ImageNette/Woof Leaderboards - guidelines for proving new high scores?

(Less ) #1

Hi all,
One issue that keeps popping up is what is the proper procedure to “verify” if you have achieved a new high score for the leaderboards.
I’m hoping we can determine a reasonable ‘default’ process so users can readily test on their own if they have achieved a new score to submit b/c right now there are many questions surrounding it.
Issues involved:
1 - Is there a number of times we should run (i.e. 5 times, 10 times or ?) to prove a new high score…
2 - Is the new score the average of all X runs above (or the top X of Y runs)…
3 - The leaderboards currently show that many of the scores were run on 4 GPU’s. Since virtually no one has 4 GPU setups, is that even an issue of note or is that just merely trivial details. (I would not expect that GPU count would matter for the final results in the same way that 4 quarters = 1 dollar, but Seb has noted that he saw better results on 1 GPU…). Thus, is there only one leaderboard entry or is it different categories based on GPU count for each image resolution?
4 - The learning rate is also noted on the leaderboards - but is that a requirement to run under that learning rate or is it there to allow you to replicate the current high score? (I can’t imagine LR matching is enforced as the whole point is if you can implement better training that allows faster learning, that’s a win) but some comments seemed to imply that they should be run under the same learning rate.
example - I beat the current high scores on 5 epoch and 20 epoch (multiple times) by swapping in RAdam instead of Adam, but I used a higher learning rate… b/c RAdam stabilizes things to let you use higher LR which is kind of the whole point of having a better optimizer :slight_smile:

Anyway, lots of questions and I think if there’s a more standardized procedure to allow people to see if they have achieved a new high score, then it would be very helpful for people testing out new activation functions, optimizers, etc. in the FastAI framework.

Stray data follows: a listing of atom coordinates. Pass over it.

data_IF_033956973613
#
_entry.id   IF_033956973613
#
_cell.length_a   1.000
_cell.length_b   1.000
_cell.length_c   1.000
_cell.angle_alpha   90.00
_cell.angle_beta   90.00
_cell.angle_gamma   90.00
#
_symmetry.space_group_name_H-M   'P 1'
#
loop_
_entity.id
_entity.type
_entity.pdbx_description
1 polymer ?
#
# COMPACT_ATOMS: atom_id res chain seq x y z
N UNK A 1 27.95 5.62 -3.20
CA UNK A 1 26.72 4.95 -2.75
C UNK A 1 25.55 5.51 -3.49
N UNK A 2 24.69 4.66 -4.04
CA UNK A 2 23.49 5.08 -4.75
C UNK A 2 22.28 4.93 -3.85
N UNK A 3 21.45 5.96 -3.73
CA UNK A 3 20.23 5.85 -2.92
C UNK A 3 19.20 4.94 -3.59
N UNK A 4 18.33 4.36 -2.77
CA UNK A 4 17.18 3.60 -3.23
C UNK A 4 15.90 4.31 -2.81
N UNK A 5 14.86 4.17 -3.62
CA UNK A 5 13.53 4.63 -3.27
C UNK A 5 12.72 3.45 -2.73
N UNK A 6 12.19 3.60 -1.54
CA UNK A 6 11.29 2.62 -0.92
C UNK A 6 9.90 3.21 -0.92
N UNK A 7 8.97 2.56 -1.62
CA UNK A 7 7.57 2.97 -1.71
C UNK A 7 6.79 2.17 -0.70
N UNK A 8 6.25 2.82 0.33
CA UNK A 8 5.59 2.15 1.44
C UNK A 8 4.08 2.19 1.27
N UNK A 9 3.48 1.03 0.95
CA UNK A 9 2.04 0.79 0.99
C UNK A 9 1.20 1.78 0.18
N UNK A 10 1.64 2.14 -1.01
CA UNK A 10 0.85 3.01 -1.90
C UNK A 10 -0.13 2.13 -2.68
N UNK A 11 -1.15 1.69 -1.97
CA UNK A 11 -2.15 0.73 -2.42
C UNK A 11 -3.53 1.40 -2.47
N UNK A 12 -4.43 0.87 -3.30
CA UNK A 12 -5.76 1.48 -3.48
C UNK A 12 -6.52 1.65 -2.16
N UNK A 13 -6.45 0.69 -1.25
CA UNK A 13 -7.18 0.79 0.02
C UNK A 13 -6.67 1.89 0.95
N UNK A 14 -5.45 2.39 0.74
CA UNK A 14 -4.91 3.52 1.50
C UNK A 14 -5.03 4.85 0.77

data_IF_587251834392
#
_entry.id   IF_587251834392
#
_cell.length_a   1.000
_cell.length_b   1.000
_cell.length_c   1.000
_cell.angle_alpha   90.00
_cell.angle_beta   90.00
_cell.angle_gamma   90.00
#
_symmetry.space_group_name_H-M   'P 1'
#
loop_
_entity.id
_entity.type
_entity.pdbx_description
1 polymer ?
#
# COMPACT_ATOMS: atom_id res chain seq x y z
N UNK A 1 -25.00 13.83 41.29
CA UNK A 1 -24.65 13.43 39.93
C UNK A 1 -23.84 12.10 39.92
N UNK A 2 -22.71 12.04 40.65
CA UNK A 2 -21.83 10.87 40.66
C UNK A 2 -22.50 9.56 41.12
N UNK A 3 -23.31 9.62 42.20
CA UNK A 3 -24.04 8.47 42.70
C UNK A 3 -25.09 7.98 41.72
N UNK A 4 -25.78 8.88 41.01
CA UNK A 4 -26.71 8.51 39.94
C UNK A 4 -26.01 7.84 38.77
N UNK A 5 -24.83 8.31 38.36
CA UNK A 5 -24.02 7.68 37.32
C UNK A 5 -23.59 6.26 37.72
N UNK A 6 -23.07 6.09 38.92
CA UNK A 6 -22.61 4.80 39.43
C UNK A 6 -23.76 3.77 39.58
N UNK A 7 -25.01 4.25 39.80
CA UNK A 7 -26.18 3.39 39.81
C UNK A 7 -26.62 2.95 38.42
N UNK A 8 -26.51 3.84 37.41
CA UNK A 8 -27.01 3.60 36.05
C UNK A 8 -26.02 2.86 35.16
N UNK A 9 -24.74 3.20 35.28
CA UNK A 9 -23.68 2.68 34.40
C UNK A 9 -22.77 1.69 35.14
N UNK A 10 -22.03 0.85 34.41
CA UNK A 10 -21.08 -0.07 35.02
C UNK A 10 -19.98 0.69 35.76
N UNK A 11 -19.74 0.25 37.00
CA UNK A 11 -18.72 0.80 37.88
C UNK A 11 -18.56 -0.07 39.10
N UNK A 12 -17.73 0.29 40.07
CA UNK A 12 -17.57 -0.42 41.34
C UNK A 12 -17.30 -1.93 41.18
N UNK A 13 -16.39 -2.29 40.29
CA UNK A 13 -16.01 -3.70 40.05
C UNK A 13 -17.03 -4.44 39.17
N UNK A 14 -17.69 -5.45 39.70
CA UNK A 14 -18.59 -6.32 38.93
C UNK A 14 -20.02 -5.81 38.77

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#2

Hopefully I won’t bore everyone with a wall of text, but I’ll make a list of issues I’ve identified, and then I’ll try to answer the OP’s questions.

A) It appears that some of the scores/accuracies for the baseline have been understated.
When rerunning baselines a few months ago I obtained better results:

E.g.:
Imagewoof/128/5 epochs: 55.2% vs 62.3% (12 runs)
Imagenette/128/5 epochs: 84.6% vs 85.5% (10 runs)

This is why I suggest rerunning baselines when running comparative experiments.
I believe the difference comes from Jeremy running those with multiple GPUs, while I was running things on 1 GPU. The learning rate gets adjusted when using 4 GPUs but might not be the optimal one?

B) variance

There is a lot of variance from run to run, especially when running only 5 epochs. Therefore we need to run things multiple times, both for baseline and test models.

C) train time
There should be a way to take into account training time.
I have the top accuracy for Imagewoof/256px/5 epochs. And I could have beaten more, but didn’t insert them.
The reason is that my model took 30-50% more time to run. Therefore, it’s a bit unfair to say my model was better.
So I submit that epochs is not a perfect constraint. However, runtime is not perfect either, because it just means you can run more and better GPUs and get on the leaderboard. That’s an important thing to explore, but I think we’d want to prioritize creating better models/training methods.


To answer the issues in the OP:

1 - Is there a number of times we should run (i.e. 5 times, 10 times or ?) to prove a new high score…

I believe the sample size depends on how much better your model is. It’s a lot easier to prove a 1% increase than a 0.1% increase.
I have a suggestion (and maybe people with more stats knowledge can tell us if it is a bad idea):
Have baselines in the leaderboard include mean, standard deviation, and sample size. Then people with new ideas can test against the baseline, and perform a t-test to compare their mean accuracy against the baseline. All it seems to take is plug in the values into a calculator such as this: https://www.medcalc.org/calc/comparison_of_means.php
If you get a better results with p<0.05, you have a better model.
We could provide baseline data with 10-20 runs to start with and see if that is enough as we go.

2 - Is the new score the average of all X runs above (or the top X of Y runs)…